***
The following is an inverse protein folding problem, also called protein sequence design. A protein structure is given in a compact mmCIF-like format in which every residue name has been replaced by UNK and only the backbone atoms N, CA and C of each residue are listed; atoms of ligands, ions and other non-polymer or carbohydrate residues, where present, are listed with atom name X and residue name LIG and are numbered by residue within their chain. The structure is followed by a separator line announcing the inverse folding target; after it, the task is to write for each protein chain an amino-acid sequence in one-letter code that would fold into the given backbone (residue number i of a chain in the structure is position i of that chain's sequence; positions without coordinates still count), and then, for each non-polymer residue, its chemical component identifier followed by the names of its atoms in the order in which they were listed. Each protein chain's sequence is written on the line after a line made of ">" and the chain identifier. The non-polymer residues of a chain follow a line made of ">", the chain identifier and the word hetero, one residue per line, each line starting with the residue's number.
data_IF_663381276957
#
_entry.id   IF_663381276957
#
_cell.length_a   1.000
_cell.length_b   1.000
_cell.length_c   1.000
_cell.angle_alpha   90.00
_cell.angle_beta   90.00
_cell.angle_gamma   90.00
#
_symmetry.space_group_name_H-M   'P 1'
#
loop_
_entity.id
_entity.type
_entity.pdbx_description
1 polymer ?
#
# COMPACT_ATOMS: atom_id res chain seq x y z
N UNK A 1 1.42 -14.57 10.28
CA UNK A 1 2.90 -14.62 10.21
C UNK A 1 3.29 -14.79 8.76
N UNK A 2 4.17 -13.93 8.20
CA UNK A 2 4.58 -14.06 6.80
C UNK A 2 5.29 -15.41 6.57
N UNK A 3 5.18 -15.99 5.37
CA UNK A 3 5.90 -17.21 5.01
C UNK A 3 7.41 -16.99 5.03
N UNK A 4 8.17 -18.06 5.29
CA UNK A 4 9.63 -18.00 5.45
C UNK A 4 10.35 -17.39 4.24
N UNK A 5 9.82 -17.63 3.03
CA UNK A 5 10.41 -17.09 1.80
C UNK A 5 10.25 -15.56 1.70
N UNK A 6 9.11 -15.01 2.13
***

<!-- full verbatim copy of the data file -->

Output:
The following is an inverse protein folding problem, also called protein sequence design. A protein structure is given in a compact mmCIF-like format in which every residue name has been replaced by UNK and only the backbone atoms N, CA and C of each residue are listed; atoms of ligands, ions and other non-polymer or carbohydrate residues, where present, are listed with atom name X and residue name LIG and are numbered by residue within their chain. The structure is followed by a separator line announcing the inverse folding target; after it, the task is to write for each protein chain an amino-acid sequence in one-letter code that would fold into the given backbone (residue number i of a chain in the structure is position i of that chain's sequence; positions without coordinates still count), and then, for each non-polymer residue, its chemical component identifier followed by the names of its atoms in the order in which they were listed. Each protein chain's sequence is written on the line after a line made of ">" and the chain identifier. The non-polymer residues of a chain follow a line made of ">", the chain identifier and the word hetero, one residue per line, each line starting with the residue's number.
data_IF_663381276957
#
_entry.id   IF_663381276957
#
_cell.length_a   1.000
_cell.length_b   1.000
_cell.length_c   1.000
_cell.angle_alpha   90.00
_cell.angle_beta   90.00
_cell.angle_gamma   90.00
#
_symmetry.space_group_name_H-M   'P 1'
#
loop_
_entity.id
_entity.type
_entity.pdbx_description
1 polymer ?
#
# COMPACT_ATOMS: atom_id res chain seq x y z
N UNK A 1 1.42 -14.57 10.28
CA UNK A 1 2.90 -14.62 10.21
C UNK A 1 3.29 -14.79 8.76
N UNK A 2 4.17 -13.93 8.20
CA UNK A 2 4.58 -14.06 6.80
C UNK A 2 5.29 -15.41 6.57
N UNK A 3 5.18 -15.99 5.37
CA UNK A 3 5.90 -17.21 5.01
C UNK A 3 7.41 -16.99 5.03
N UNK A 4 8.17 -18.06 5.29
CA UNK A 4 9.63 -18.00 5.45
C UNK A 4 10.35 -17.39 4.24
N UNK A 5 9.82 -17.63 3.03
CA UNK A 5 10.41 -17.09 1.80
C UNK A 5 10.25 -15.56 1.70
N UNK A 6 9.11 -15.01 2.13